Also among the 45s was a rare gem by the Ballroom, an ambitious male-female unit assembled by Boettcher in 1966, and a group that points logically to the next stage of his career.  Ever-increasing demand, and a creative relationship with A&R man and surf and hot-rod producer extraordinare Gary Usher, brought Boettcher on board Columbia Records as a staff producer in 1968.  There his sensibilities would reach some sort of celestial fruition with Present Tense, the first album by Usher’s pop project group Sagittarius, and especially Begin, the sole 1968 album by the Millenium, a bona fide eight-piece group, many of its participants drawn from the Ballroom and other Boettcher sessions.  Begin, co-produced by studio whiz and frequent Boettcher collaborator Keith Olsen, is the most lavish realization of Boettcher’s ambitions.

But I won’t belabor the more complicated details of his biography or his musical career’s finer points – the Curt Boettcher story and mythology are already well-documented.  In light of this week’s selections, it’s perhaps more helpful just to make a few observations about Boettcher’s aesthetic.

Despite some serious egomaniacal proclivities, Boettcher’s style – from his early GoldeBriars recordings to his final great work for Together Records, the brief-lived label co-founded with Gary Usher and Keith Olsen upon leaving Columbia Records in 1969 – remained consistent and steadfastly distinct.  An extremely ambitious presence, Boettcher occupied a different and somewhat curious psychic plane, one that found its outlet in his bigger studio productions.  Tracks like the Millennium’s “Karmic Dream Sequence #1” or the Ballroom’s “Spinning, Spinning, Spinning” are suffused with flowing layers of airy, ethereal harmonies, exotic instrumentation, studio echo and multi-tracking, tape loops and assorted electronic gadgetry.  There’s a fantastical quality to nearly all of Boettcher’s productions and compositions, too, distinguished by the soaring, somewhat awestruck vocals that he favored.

The effervescent sheen does not always wear well – the more upbeat side of Boettcher’s body of work is fey and lightweight to the point of treacle.  But among the darker, more minor-keyed pop are some otherworldly, unique and truly transcendent moments.   The selections this week are notable examples of the latter, and comprise some of my favorite Boettcher work outside of sessions with Sagittarius and the Millennium.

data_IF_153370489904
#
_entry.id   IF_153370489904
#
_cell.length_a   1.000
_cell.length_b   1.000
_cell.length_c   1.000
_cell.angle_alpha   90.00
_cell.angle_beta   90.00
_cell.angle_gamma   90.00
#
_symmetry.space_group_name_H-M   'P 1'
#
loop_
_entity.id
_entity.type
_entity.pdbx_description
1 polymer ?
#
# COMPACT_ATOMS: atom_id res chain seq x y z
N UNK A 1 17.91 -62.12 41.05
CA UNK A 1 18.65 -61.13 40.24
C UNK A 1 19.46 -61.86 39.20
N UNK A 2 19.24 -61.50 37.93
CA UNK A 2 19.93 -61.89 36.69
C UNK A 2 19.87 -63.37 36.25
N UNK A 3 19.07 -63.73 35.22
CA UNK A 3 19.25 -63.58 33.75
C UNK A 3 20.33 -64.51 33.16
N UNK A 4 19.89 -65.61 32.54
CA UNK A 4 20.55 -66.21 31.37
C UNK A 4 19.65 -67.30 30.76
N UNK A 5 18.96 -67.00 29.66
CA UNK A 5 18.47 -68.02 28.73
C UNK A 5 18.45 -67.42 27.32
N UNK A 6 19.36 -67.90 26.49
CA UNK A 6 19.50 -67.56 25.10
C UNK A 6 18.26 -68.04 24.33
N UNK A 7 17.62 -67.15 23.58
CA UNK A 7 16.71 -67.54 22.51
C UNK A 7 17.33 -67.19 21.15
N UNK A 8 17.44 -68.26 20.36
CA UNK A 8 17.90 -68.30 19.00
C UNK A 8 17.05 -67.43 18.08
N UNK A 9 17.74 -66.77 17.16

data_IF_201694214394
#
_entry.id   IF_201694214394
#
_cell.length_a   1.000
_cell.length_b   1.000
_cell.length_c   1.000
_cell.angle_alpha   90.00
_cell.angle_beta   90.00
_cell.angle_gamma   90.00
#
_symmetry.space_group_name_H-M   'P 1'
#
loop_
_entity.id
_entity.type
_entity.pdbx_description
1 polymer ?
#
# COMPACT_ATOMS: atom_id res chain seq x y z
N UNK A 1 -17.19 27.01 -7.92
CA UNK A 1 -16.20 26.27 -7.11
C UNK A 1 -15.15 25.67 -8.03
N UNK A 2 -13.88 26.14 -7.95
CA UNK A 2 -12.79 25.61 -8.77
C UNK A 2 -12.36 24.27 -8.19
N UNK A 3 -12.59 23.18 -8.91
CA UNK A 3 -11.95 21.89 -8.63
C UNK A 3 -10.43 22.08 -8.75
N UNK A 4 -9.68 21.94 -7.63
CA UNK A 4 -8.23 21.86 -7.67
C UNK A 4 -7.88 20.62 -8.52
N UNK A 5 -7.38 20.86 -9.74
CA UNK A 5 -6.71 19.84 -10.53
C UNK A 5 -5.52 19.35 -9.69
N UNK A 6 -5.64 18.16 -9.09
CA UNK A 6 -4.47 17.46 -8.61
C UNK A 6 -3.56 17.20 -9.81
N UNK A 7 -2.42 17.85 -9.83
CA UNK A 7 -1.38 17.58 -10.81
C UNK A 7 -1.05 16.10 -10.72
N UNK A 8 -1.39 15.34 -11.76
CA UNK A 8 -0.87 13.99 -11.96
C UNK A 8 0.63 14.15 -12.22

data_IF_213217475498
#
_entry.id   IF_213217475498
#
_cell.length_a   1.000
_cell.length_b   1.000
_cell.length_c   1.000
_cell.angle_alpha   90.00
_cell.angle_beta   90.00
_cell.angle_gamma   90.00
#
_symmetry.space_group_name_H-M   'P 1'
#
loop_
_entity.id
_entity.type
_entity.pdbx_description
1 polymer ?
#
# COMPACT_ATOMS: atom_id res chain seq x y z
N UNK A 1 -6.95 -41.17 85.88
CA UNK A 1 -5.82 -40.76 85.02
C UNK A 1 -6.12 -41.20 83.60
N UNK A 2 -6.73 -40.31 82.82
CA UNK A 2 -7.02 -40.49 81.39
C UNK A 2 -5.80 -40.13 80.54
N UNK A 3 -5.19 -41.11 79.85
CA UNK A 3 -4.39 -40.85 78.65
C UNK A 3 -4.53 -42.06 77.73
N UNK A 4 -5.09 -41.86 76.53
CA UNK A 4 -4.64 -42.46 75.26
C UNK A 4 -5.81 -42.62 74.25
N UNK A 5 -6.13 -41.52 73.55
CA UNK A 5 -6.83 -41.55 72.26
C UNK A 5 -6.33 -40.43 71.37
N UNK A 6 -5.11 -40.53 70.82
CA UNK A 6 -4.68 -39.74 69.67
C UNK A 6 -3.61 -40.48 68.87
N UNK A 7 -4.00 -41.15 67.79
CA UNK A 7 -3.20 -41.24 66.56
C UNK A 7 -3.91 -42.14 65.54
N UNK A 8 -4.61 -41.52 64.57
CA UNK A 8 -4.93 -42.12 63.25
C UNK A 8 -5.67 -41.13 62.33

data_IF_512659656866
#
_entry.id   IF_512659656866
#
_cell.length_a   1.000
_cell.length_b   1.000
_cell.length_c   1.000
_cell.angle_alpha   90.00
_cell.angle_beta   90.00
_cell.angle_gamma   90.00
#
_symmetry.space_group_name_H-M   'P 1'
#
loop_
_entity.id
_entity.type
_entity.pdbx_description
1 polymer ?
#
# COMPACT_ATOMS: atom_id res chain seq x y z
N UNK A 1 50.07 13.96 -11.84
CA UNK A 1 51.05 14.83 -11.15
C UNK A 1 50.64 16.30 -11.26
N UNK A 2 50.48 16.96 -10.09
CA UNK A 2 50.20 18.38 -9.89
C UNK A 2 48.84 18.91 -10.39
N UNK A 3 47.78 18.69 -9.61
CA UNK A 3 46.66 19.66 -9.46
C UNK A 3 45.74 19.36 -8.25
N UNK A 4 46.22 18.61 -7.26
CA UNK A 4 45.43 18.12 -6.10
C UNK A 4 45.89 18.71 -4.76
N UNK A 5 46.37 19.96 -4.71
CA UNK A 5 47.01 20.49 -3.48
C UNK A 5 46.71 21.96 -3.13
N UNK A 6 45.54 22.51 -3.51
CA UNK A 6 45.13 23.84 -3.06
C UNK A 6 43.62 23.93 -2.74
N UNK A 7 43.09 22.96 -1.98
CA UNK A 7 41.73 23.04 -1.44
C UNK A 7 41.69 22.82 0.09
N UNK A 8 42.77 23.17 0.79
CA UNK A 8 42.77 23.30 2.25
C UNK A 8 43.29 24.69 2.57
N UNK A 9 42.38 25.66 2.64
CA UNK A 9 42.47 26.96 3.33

Those desiring more of an introduction to the work of Boettcher are advised to check out Sundazed’s deluxe Sagittarius and Millennium product, and Rev-Ola and Sonic Past‘s various releases of rare and unissued Boettcher-related material.

The Oracle, Don’t Say No (Verve Forecast KF5075)1.  The Oracle, Don’t Say No (Verve Forecast KF5075)
From an historical standpoint, the Oracle’s “Don’t Say No” is representative of a lot of Boettcher’s work created for Our Productions.  It’s representative of the lion’s share of Los Angeles ‘60s pop productions, for that matter.  Namely, there’s a kernel of a “real” group here – Louisiana native Terry Green  supplies the lead vocals on “Don’t Say No,” and he penned the flipside, too, the less-psychedelic but still terrific “The Night We Fell in Love.”  But there’s also a lot of assistance from Los Angeles’s omnipresent studio musicians.

“Don’t Say No” was recorded and released in late 1967.  Vocalist Green had only recently arrived in California from Lake Charles, where he’d left the Bad Roads, a raw garage band legendary amongst collectors for their searing “Blue Girl” 45.  “Don’t Say No” could hardly have been more different from the Bad Roads’ fuzztone and swaggering punk.

Created by Curt and Keith Olsen for their Mee-Moo Production partnership, the recording really pulls out all the stops, even by Boettcher’s baroque standards, a haunting opus of Indian instrumentation, electronic studio effects, cascading harmonies and blissful astrological vibrations.

The writer here is Ruthanne Friedmann, incidentally, who penned “Windy” for the Association and “Spinning, Spinning, Spinning” for the Ballroom, among others, and who enjoyed an interesting solo career of her own in California.